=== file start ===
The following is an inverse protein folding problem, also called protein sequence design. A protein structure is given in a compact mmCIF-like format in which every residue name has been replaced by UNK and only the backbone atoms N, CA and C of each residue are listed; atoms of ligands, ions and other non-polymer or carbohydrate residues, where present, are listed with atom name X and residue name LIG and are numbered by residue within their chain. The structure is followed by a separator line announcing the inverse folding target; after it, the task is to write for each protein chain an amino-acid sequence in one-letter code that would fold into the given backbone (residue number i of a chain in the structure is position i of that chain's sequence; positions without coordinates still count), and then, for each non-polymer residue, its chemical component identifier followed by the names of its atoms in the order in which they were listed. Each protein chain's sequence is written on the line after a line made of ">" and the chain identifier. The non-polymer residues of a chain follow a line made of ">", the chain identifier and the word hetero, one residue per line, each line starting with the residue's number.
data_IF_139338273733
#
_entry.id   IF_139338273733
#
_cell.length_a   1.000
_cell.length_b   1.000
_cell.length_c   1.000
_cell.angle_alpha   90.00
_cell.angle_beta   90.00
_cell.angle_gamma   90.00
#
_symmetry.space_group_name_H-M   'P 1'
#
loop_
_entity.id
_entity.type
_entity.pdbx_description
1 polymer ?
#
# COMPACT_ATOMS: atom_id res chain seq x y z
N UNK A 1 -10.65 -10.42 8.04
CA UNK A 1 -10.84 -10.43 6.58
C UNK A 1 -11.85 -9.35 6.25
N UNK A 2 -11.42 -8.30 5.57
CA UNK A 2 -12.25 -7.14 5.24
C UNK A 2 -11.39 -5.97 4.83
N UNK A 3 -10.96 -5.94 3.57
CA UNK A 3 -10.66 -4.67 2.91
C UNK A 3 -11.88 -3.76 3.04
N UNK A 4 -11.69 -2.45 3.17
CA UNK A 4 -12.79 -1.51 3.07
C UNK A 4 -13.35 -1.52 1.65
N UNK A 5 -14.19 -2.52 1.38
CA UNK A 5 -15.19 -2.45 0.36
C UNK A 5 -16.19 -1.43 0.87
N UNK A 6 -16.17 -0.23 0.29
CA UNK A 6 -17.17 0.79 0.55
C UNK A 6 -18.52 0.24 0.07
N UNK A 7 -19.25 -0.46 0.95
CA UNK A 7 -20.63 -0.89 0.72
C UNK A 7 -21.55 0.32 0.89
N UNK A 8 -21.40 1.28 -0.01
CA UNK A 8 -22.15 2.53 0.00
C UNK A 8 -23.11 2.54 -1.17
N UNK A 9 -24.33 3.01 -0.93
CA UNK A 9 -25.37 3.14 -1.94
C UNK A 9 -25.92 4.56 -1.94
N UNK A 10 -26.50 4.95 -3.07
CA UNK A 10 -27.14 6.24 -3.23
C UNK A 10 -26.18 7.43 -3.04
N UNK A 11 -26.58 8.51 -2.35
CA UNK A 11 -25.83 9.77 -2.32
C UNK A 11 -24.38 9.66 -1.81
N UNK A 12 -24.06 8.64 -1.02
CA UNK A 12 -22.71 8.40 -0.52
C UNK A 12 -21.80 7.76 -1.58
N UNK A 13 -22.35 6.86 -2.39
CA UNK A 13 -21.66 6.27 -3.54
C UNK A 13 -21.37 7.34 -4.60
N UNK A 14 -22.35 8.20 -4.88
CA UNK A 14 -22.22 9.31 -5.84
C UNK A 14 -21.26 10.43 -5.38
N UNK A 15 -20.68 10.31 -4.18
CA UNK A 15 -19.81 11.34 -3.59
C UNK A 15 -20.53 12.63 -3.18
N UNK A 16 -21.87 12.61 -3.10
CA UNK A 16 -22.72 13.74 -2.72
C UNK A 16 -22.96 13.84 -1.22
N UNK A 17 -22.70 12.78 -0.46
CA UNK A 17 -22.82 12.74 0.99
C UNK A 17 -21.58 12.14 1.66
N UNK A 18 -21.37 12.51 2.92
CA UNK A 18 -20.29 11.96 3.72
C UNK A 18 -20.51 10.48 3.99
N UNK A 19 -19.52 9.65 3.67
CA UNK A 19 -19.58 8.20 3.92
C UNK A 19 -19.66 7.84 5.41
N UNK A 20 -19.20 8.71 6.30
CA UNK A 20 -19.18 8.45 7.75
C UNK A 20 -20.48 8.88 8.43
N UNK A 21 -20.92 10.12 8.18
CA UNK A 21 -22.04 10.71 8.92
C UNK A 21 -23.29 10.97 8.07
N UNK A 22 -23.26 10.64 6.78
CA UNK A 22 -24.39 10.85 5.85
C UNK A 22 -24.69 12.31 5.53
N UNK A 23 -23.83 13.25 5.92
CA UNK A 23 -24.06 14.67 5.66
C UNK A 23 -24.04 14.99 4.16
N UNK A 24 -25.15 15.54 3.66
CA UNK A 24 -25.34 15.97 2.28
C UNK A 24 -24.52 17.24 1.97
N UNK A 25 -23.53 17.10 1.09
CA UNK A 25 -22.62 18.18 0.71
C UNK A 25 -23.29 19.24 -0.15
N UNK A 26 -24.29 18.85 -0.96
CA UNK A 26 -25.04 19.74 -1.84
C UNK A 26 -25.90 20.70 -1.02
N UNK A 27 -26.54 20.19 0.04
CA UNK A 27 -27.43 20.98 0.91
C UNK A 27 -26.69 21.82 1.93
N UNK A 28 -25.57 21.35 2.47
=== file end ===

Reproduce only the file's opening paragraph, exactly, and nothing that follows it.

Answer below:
The following is an inverse protein folding problem, also called protein sequence design. A protein structure is given in a compact mmCIF-like format in which every residue name has been replaced by UNK and only the backbone atoms N, CA and C of each residue are listed; atoms of ligands, ions and other non-polymer or carbohydrate residues, where present, are listed with atom name X and residue name LIG and are numbered by residue within their chain. The structure is followed by a separator line announcing the inverse folding target; after it, the task is to write for each protein chain an amino-acid sequence in one-letter code that would fold into the given backbone (residue number i of a chain in the structure is position i of that chain's sequence; positions without coordinates still count), and then, for each non-polymer residue, its chemical component identifier followed by the names of its atoms in the order in which they were listed. Each protein chain's sequence is written on the line after a line made of ">" and the chain identifier. The non-polymer residues of a chain follow a line made of ">", the chain identifier and the word hetero, one residue per line, each line starting with the residue's number.